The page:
When you were young, everybody told you that you are unique and individual. The idea of individuality has been around for many centuries, but the more we learn about our bodies, the more biologists suspect that the microorganisms within us means that we are rather a collection of trillions of organisms, rather than individual personality.
In February in the journal PLOS published a study according to which the micro-organisms inhabiting your mouth, your stomach and your skin to “call into question the very concept of our “I”.
The concept of the uniqueness of the individual philosopher Gottfried Wilhelm Leibniz came only in 1695, walking through a garden with a German Princess. “So they started to collect the sheets, and each sheet, of course, was different,” says Tobias Rice, Director of the Institute Berggruen in Los Angeles and co-author of the work published in PLOS. Leibniz suggested that each page should be unique and individual.
Before that “people were part of the natural, God-given space and could not be separated from nature,” says Rice. “Even artificial or maintenance was intended to complete what nature has left unfinished”.
However, with the development of the natural Sciences, we have begun to think as Leibniz thought about the leaves: the brain, the immune system and genome that make us individual.
Physician Franz Gall once said to Immanuel Kant that the form of his brain, and hence the shape of his skull makes him a philosopher, says Rice. Many philosophers consider this the moment of transition: people began to think of the brain as a unique phenomenon. After thousands of brain research that came later, it has become difficult to provide the individual without a brain.
In 1960, the Australian immunologist named Frank MacFarlane Burnet received the Nobel prize for his work, which demonstrated that the immune system is what separates us from the other. The immune system separates us from pathogens, viruses and bacteria, because of which we get sick.
Research in the field of genetics and the discovery of DNA by Watson and Crick gave the idea of individuality more confidence.
But the more scientists learn about the community, the more you revise the idea of man as an individual organism. “Currently, there is overwhelming evidence that normal development and maintenance of an organism depends on the organisms that we cover,” say the researchers.
Microbes, which make up about half of the cells of our body, affect the human brain, immune system, gene expression and other processes.
Microbes can produce the neurotransmitters — dopamine, which is associated with feelings of euphoria and aggression, says Thomas Bosch, Professor of Zoology at the University of Kiel and one of the co-authors. Imbalance among intestinal microbes leads to certain diseases, including autism, depression, Parkinson’s disease, Alzheimer’s, allergies and certain autoimmune diseases, however, studies on this topic are still very few.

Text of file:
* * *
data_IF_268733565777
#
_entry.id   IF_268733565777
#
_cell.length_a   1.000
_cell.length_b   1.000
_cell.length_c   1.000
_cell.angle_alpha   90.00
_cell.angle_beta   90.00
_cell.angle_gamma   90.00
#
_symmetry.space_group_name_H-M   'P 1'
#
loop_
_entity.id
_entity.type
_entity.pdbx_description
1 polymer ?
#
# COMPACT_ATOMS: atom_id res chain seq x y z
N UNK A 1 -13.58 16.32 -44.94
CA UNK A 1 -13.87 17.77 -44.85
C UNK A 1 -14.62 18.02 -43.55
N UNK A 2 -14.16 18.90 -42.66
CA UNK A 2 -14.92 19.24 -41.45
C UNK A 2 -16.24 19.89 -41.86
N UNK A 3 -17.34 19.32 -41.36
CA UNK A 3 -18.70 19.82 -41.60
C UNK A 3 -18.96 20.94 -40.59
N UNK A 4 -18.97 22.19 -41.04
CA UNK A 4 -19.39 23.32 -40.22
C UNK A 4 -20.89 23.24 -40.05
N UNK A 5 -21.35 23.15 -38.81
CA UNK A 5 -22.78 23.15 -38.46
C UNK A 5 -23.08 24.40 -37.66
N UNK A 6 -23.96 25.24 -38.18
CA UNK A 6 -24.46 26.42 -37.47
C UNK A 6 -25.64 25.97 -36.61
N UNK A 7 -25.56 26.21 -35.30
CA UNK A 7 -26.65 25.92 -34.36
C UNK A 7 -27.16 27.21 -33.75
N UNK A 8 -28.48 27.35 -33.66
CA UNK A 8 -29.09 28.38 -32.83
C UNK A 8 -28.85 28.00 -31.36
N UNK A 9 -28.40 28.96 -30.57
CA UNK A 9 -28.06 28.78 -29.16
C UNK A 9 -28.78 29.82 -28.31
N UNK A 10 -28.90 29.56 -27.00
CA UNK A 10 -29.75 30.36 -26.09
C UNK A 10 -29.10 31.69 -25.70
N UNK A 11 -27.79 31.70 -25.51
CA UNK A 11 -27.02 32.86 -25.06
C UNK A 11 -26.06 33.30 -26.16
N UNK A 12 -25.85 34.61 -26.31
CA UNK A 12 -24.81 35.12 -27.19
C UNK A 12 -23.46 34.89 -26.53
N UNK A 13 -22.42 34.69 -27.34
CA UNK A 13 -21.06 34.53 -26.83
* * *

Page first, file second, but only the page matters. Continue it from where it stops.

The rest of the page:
This does not mean that people are not unique — we are definitely different from each other — but that our uniqueness is due not only to genetics, or our brains, but also the organisms that live in and on our bodies.
“What traditionally was considered part of the people themselves are mostly of bacterial origin, that is not “our”,” says Bosch. New discoveries in Microbiology are forced to rethink our view of ourselves. Do not forget that the genomes of people intertwined with the microbes, and technologies like gene editing CRISPR-Cas9 have germs.
When we consider the fact that microbes have a so big influence on our brain, immune system and genomes, all of a sudden it becomes difficult to define “individual” in man. Rice says that when he first brought it to sponsors, they were not easy to accept it.
“They always thought of themselves as people, individuals, whole and United, and now what?” says Rice. So they came to the conclusion that the definition of the human individual is much more vague than we used to think. We are a vibrant community, or “regorganizer”.
Not all microbiologists or philosophers would agree with that, of course. Ellen Clark, Professor of philosophy at the University of Leeds in Britain, said that the microbial contribution to human body not really change who we are.
“We have many aspects that are dependent on genes outside of us — I can’t play without a pair, for example,” she says. Why is the impact on microbes in comparison so important? However, the microflora, in her view, provide “a good antidote to individualism”.
Jonathan Eisen, a microbiologist at the University of California at Davis, believes that the authors overestimate the influence of microbes on our behavior.
“Certain microflora affect various aspects of behavior in mammals and probably in humans. But so do drugs. And TV. And school. Does this mean that our perception of ourselves should include the drugs that we take?”.
Eisen also points out that these ideas are not new. Previous studies have already considered the idea of an expanded humanity, like the concept of holograma developed in the 1990s, in which the genome is defined as the sum of all the genes of all cells in the body. Eisen said that the flora offers a great opportunity for scientists, philosophers and artists to discuss the intertwining between their working spheres, but Clark remains skeptical minded.
That is why we need more discussion of this topic. The influence of the microflora on human is undeniable.